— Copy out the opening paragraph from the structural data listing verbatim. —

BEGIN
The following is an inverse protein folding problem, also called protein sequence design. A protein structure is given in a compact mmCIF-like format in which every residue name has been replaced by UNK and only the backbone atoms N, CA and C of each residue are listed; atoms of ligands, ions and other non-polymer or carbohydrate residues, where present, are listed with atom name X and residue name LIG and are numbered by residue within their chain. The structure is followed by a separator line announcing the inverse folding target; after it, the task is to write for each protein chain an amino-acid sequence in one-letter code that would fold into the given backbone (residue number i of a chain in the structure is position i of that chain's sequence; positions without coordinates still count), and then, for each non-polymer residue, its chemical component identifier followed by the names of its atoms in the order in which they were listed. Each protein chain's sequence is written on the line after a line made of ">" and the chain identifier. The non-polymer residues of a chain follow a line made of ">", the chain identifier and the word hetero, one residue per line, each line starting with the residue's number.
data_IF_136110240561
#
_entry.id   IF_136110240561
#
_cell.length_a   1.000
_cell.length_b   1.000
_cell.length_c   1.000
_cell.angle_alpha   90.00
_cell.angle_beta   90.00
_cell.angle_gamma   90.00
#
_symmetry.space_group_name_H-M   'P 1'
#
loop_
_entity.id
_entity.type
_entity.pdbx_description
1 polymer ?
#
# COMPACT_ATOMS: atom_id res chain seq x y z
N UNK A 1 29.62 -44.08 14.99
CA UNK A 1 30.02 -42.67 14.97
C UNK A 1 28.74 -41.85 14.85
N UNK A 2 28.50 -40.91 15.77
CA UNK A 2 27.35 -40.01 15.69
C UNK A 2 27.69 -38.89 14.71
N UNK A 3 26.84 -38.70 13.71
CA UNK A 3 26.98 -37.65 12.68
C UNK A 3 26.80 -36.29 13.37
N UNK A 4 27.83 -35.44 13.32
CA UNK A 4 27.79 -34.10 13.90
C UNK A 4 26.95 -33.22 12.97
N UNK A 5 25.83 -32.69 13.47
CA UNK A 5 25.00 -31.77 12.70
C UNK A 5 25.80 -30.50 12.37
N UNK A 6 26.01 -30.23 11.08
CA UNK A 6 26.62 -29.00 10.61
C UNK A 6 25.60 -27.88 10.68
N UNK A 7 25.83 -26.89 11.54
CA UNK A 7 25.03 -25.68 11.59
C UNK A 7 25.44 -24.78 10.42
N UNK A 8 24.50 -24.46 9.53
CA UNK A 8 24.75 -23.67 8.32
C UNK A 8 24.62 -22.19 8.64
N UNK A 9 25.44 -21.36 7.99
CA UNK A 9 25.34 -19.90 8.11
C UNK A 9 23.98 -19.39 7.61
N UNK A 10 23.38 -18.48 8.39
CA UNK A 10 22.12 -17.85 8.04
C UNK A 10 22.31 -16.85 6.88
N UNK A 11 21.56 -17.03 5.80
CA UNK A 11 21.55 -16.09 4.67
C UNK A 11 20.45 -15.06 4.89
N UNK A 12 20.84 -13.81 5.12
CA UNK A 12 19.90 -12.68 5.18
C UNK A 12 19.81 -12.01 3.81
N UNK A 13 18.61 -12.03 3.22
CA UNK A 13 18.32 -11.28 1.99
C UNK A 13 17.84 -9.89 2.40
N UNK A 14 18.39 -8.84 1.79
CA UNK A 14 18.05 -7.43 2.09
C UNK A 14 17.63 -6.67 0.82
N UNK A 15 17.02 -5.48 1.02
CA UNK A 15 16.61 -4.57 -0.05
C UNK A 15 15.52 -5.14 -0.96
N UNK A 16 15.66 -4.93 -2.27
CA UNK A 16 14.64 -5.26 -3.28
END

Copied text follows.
The following is an inverse protein folding problem, also called protein sequence design. A protein structure is given in a compact mmCIF-like format in which every residue name has been replaced by UNK and only the backbone atoms N, CA and C of each residue are listed; atoms of ligands, ions and other non-polymer or carbohydrate residues, where present, are listed with atom name X and residue name LIG and are numbered by residue within their chain. The structure is followed by a separator line announcing the inverse folding target; after it, the task is to write for each protein chain an amino-acid sequence in one-letter code that would fold into the given backbone (residue number i of a chain in the structure is position i of that chain's sequence; positions without coordinates still count), and then, for each non-polymer residue, its chemical component identifier followed by the names of its atoms in the order in which they were listed. Each protein chain's sequence is written on the line after a line made of ">" and the chain identifier. The non-polymer residues of a chain follow a line made of ">", the chain identifier and the word hetero, one residue per line, each line starting with the residue's number.